TV commercials bombard us with quick and simple answers to success in life. One can make millions in real estate without having to work very hard. Sign up for an online course and you can quickly find a job. Weight loss plans and newest cosmetics solve all the problems of life. Promises, Promises!
The promise of an effortless way to get things done with amazing result catches our attention.
Paul is talking to the church at Philippi about a similar issue. He cautions them not to be seduced by promises of an easy way to live the Christian life. He warns them about taking the easy way. He encourages the church “to stand firm in the Lord”.
In the Hebrew scriptures Abram is challenged to trust that God’s promises are true, that the covenant God offers is trustworthy. He’s traveled a long way from home at God’s direction yet the promises have yet to be fulfilled. He has no child, no heir. Yet once again he is asked to trust and to believe. This time God repeats the promise and formally establishes the covenant with a smoking fire pot and a flaming torch.
Jesus speaks to us of the narrow way as the need for discipline and faithfulness. Some followers are looking for answers, some are legitimate seekers, and others look for easy answers. Jesus grows impatient, frustrated by their inability to understand. Then love gives way to compassion, causing him to weep over Jerusalem and the people.
All these readings have to do with faithfulness and trust. They acknowledge the difficulty and challenge of holding true, staying faithful. We all want the security of connections and relationships. But connections require something of us, relationships are not one-sided—not even with God. Both parties are involved. Sometimes we get distracted or we’re just tired or a dozen other things draw our attention away from where it needs to be. Sometimes it’s easier to let ourselves be distracted though ultimately the relationship nurtures us.
Being disciplined, trusting, faithful and attentive all take time, yet there is nothing we need more than the depth and richness of our relationships with each other—families, friends, loved ones, community, and especially with God.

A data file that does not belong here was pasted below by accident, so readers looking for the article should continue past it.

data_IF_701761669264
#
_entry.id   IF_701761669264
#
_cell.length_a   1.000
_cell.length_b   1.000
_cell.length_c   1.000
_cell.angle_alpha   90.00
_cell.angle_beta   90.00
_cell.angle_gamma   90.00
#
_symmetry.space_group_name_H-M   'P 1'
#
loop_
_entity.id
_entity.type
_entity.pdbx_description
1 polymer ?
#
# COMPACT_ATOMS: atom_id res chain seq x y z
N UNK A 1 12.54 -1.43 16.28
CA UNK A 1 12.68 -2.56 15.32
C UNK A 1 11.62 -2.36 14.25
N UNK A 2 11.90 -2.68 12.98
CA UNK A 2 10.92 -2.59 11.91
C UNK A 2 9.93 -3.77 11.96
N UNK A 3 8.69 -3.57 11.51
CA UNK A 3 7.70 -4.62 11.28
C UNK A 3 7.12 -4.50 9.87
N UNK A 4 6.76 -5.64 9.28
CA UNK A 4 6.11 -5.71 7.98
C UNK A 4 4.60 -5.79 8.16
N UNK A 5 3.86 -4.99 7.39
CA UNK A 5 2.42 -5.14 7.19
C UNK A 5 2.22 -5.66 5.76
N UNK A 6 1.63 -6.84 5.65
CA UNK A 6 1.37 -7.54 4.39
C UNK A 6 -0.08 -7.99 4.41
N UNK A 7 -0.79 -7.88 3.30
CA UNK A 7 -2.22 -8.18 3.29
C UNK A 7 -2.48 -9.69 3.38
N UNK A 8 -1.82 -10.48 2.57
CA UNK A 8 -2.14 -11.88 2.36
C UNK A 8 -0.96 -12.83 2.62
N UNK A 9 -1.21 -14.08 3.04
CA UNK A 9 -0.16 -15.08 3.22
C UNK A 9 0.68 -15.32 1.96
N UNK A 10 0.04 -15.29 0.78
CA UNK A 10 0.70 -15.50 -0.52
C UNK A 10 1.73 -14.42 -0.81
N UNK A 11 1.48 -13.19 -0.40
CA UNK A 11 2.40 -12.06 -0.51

When we cheat ourselves out of these essentials those who love us suffer, but we are the ones who suffer most of all. We lose the most. And then it is Paul who calls us to task, it is us Jesus weeps over. He longs to gather all people together as a hen gathers her brood under her wings, protected and safe.
The narrow way Jesus often speaks of is about unconditional loving and giving about opening our hearts, stepping out with love and trust.
Even though we know God loves unconditionally we too often believe we are not worthy. So we might try to bargain for God’s love. After all, even Abram asks what he will get out of the deal.
It is us Jesus weeps over, for we do not always live into the fullness of his promise that he would be with us always, even to the end of time. Are we afraid? Do we believe in scarcity rather than abundance? We’d rather have a get rich quick scheme because it demands less of us? But we are called to abandon fear and mistrust, to walk fully in God’s love.
That’s what Abram finally does, even though he seems to be tested over and over.
It’s what Paul is talking about when he reminds us that “our citizenship is in heaven and yet our minds are set on earthly things”. It is what Jesus weeps for—tears meant to soften our hearts, to wash away our doubts, making room for love to grow.
Here we are on this second Sunday in Lent, walking with Jesus as he sets his face toward Jerusalem. This is the most somber season of our church year and wouldn’t we all rather be singing songs of alleluia?
Keeping Lent is not about wearing sackcloth and ashes. In the words of Marcus Borg, “The Christian life is about the “hatching of the heart”, opening of the self to the spirit of God by spending time in those places and practices through which we are nourished by the presence of God”.
Our Lenten booklets this year are titled, “Love life, Love Lent”. We can all do that.